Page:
To this day, Leah O’Brien-Amico remembers the phone call. It came a decade ago, but it seems like yesterday. It was in the morning. O’Brien-Amico, who was at the time still in the process of building her softball-legend status as part of the U.S. National Team, was standing in the lobby of a hotel chatting with some teammates.
She was in a good mood; it was a joyful time. An Olympic gold medal-winning athlete, O’Brien-Amico had just wrapped up her final season at the University of Arizona, where her team had won the College World Series about a month earlier. It was the third national title Arizona had won while she was there.
Now she was traveling with Team USA. She was at the pinnacle of her faith to that point in her life. She was submitting to Christ daily, asking Him to use her through her sport to witness for Him, and she had recently gotten up the nerve to lead her teammates in prayer during games. Things were good.
And then came the call.
She thought it was her sister checking on her. Instead, it was a college teammate calling to tell her that one of her best friends and fellow former Wildcat, Julie Reitan, was dead. She had died in her sleep of complications from diabetes. She was 21.
This can’t be happening. Not Julie. She is too young, too full of life, too much of an influence. She is too good to be gone; her faith is larger than life. How could God take a life like that?
O’Brien-Amico felt like the ground had been yanked out from under her. In the coming days, she spent sleepless nights asking God why; but she also turned to Him for strength. After all, she had nowhere else to go but to Him.
“The testimony He gave me through that was, first and foremost, don’t take one day for granted,” she said.
O’Brien-Amico’s voice still lights up when she talks about Reitan. The daughter of a minister, Reitan had been a bubbly, outgoing teammate. She had reached out to O’Brien-Amico and the rest of their teammates and displayed to them a Christ-like life. Before O’Brien-Amico was sold-out to her own Christian faith, she could tell that Reitan had something she didn’t.
“When Julie came on the team everyone knew she was a Christian and people talked about her being different,” O’Brien-Amico said. “They would say, ‘Oh, she doesn’t drink and she doesn’t talk bad. Her dad’s a pastor; watch what you say around her.’ She was so fun! She would pray with them, and people would talk with her about their problems.”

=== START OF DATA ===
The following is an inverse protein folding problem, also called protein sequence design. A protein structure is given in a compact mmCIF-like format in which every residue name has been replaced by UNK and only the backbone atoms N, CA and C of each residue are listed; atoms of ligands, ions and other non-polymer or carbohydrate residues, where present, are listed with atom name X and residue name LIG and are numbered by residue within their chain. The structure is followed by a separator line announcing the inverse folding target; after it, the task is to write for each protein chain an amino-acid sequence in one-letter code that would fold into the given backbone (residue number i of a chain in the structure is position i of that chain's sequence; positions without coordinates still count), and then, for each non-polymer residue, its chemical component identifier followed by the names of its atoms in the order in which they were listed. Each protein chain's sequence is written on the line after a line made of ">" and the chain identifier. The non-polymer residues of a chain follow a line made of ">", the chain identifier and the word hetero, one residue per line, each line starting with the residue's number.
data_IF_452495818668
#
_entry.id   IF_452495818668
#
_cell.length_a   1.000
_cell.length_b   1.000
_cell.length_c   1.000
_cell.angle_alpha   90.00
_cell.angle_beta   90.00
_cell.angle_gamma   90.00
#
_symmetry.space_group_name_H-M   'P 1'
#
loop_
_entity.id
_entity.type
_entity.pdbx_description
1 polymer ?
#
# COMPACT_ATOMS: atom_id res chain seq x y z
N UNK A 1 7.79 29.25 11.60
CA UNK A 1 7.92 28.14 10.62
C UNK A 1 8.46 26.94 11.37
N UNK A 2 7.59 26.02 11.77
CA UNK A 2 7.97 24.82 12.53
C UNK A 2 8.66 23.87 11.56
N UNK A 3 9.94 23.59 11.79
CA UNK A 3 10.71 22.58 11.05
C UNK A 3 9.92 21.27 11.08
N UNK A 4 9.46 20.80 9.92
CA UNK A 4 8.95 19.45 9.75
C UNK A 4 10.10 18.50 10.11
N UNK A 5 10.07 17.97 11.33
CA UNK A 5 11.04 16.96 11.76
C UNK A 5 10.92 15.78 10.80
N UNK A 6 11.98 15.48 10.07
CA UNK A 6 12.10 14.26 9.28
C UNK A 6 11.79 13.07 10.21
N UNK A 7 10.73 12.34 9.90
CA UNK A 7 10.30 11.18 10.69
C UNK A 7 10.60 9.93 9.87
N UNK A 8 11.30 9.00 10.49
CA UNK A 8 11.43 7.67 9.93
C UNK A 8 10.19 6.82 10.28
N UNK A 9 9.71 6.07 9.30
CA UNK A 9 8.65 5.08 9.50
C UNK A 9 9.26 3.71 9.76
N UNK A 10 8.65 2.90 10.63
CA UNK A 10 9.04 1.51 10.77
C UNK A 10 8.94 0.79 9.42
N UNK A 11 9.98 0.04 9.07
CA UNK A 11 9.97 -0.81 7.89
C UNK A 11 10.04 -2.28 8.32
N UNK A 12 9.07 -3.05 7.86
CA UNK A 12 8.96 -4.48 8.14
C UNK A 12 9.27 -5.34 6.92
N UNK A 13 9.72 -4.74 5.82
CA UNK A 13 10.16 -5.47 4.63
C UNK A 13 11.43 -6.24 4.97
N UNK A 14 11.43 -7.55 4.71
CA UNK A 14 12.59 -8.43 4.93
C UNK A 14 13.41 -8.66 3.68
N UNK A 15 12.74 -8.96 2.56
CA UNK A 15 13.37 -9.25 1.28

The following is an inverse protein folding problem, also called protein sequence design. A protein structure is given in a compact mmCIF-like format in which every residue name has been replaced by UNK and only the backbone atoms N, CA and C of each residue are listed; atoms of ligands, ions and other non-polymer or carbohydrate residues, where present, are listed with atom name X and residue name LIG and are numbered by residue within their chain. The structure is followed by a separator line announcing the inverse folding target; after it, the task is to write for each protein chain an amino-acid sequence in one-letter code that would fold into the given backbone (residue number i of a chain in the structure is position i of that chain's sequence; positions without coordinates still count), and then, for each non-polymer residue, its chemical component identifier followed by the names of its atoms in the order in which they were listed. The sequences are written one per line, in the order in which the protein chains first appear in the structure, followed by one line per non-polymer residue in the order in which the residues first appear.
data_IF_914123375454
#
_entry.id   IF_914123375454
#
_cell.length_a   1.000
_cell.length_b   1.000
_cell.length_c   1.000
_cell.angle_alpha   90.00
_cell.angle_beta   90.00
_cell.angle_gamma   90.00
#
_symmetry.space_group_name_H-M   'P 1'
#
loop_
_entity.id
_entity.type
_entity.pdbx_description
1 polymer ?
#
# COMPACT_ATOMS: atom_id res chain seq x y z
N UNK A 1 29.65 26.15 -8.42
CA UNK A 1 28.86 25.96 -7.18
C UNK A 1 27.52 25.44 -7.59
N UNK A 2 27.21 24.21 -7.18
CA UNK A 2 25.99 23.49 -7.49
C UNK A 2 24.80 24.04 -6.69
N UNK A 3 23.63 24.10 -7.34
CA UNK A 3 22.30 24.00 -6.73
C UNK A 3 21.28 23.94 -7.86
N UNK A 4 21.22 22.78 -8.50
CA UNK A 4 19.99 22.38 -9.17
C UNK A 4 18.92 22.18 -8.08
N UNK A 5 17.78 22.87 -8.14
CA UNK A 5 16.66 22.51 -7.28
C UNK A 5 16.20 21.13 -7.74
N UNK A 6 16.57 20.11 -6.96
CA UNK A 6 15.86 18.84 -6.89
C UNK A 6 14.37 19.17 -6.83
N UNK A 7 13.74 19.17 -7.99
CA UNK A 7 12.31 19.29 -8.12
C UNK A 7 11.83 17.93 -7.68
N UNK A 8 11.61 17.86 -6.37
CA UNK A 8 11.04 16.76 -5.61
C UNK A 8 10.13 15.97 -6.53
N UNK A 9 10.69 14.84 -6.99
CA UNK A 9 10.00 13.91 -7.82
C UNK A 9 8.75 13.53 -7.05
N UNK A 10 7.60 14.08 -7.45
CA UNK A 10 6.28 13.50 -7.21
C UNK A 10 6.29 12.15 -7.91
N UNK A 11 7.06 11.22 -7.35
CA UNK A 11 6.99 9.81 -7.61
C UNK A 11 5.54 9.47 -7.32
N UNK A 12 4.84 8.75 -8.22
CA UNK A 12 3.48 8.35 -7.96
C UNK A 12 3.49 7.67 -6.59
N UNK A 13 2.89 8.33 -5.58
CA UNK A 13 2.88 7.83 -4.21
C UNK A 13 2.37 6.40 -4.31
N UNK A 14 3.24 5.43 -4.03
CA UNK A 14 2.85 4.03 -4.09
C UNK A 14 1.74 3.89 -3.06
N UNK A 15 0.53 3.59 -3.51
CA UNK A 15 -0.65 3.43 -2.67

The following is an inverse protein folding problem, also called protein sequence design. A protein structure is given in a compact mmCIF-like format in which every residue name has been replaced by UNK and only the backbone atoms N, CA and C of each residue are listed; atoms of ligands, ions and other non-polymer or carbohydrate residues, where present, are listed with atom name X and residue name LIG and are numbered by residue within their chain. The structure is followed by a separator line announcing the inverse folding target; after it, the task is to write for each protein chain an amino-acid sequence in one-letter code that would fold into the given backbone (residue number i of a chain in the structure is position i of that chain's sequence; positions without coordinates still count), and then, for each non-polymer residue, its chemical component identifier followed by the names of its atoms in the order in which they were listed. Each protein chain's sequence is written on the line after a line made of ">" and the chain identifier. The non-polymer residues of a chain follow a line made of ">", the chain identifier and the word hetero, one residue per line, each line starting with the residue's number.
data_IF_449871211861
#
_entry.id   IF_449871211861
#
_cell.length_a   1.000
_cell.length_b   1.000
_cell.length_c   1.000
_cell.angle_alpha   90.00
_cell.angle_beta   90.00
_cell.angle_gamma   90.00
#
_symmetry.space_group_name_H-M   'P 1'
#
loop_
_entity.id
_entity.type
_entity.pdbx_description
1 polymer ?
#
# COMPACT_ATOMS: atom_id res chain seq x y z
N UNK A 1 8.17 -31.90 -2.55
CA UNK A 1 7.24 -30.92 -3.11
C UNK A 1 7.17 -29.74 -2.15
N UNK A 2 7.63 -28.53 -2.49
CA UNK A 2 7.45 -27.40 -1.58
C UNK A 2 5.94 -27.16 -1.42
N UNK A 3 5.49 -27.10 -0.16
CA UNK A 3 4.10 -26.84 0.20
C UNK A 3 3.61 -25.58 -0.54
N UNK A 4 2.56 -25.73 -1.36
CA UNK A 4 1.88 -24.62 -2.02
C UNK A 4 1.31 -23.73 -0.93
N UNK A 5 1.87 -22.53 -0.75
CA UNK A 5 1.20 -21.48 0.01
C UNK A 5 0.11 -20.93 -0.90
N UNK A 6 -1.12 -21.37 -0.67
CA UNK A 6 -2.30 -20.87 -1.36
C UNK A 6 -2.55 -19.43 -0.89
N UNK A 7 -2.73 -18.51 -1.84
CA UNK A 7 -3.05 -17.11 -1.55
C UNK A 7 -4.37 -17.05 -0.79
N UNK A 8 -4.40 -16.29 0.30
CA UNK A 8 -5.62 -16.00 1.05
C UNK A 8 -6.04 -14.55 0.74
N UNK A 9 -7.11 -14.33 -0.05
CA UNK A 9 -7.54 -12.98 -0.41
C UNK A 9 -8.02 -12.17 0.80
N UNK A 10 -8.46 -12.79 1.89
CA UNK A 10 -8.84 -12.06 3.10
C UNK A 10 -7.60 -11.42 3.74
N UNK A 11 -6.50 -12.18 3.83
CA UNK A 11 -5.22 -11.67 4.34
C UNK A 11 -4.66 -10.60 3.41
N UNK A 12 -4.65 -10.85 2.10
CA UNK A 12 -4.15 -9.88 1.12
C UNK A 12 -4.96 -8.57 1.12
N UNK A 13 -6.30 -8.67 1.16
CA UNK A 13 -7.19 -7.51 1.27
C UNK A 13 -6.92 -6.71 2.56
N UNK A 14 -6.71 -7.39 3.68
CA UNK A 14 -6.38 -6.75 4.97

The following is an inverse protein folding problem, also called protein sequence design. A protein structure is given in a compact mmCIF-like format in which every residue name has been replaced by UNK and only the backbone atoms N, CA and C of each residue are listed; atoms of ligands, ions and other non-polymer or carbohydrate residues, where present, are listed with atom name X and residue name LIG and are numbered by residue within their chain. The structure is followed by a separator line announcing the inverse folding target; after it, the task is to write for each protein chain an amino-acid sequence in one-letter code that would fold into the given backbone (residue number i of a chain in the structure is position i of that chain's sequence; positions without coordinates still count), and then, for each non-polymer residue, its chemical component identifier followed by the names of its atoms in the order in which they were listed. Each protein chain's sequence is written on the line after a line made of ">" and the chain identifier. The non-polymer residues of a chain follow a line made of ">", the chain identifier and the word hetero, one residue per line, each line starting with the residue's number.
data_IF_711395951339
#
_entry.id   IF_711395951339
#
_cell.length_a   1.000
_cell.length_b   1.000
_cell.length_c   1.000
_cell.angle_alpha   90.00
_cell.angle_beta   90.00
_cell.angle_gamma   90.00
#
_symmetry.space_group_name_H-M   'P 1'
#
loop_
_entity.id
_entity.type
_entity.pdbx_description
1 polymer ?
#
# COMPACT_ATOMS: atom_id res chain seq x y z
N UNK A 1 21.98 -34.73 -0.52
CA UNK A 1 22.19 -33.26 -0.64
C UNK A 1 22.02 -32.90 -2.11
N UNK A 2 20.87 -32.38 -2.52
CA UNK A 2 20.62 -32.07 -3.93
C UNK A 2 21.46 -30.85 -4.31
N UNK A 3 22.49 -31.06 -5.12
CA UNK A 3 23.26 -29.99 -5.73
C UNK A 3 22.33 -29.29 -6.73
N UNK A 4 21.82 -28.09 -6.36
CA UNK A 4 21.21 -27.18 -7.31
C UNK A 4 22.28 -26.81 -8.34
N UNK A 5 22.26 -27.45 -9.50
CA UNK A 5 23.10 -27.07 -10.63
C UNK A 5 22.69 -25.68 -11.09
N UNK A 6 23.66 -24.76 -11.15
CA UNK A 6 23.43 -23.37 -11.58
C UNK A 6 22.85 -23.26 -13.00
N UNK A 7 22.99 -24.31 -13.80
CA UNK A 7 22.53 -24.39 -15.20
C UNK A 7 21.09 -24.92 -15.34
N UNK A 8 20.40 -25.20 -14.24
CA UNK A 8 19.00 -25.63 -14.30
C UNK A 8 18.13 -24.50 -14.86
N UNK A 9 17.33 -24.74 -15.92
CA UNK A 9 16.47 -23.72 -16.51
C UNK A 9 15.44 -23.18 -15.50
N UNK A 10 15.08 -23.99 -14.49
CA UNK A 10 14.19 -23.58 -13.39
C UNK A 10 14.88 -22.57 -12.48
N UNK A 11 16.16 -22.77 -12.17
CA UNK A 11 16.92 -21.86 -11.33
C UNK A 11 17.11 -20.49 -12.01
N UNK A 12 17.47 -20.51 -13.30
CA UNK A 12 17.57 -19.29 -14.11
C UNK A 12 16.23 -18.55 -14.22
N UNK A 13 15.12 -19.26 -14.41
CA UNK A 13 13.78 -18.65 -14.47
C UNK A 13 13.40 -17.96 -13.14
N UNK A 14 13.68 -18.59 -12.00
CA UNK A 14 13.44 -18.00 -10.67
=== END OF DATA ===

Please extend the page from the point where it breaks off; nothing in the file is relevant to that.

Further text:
O'Brien-Amico (top right) with Reitan (far left) and Arizona teammates.
Life for O’Brien-Amico changed forever when Reitan invited her to an Athletes in Action meeting. In that first meeting, she rededicated her life to Christ and began pursuing a life with Him. Along the way, she had Reitan to cheer her on and help her grow in her faith.
“She challenged me when I needed to be challenged,” O’Brien-Amico said. “She helped me see that I needed to learn about Him. Every single day we have a chance to make a difference in someone’s life.”
And that is the message she shares today, whether she’s coaching high school girls at Chino Hills High School in Chino, Calif., hosting clinics or speaking to youth groups across the country.
“Wherever I go, I take that message to help people realize that we need to be thinking about where we are ultimately going,” O’Brien-Amico said. “I ask people, ‘Have you thought about eternal things?’ We just don’t know how long we have. Julie was 21 years old, and she died in her sleep. I could be gone tomorrow. We need to be ready.”
Along with eternal lessons, O’Brien-Amico says that there is another important lesson she shares with those in an audience.
“God has shown me He will use our passion and talents to make a difference for Him,” she said. “He eventually showed me that He has given me a platform through my love of softball.”
In her storied career, O’Brien-Amico has won three Olympic gold medals and is heralded as one of the world’s best softball players. But her love for the sport pales in comparison to her passion for Christ and her zeal for leading others to Him. She truly overflows with the love of Christ.
To get a glimpse of who O’Brien-Amico is, picture this situation: This February, she settled in on a sofa in FCA board member Danny Cash’s home in Spartanburg, S.C., with a team of 12-and-under softball players gathered around her. She had flown in from her home in California to speak at an FCA girls event and had carved out time to meet with Cash’s daughter’s team while she was there. O’Brien-Amico chatted with the girls, let them wear her gold medals and talked with them candidly about the importance of developing a relationship with Jesus Christ.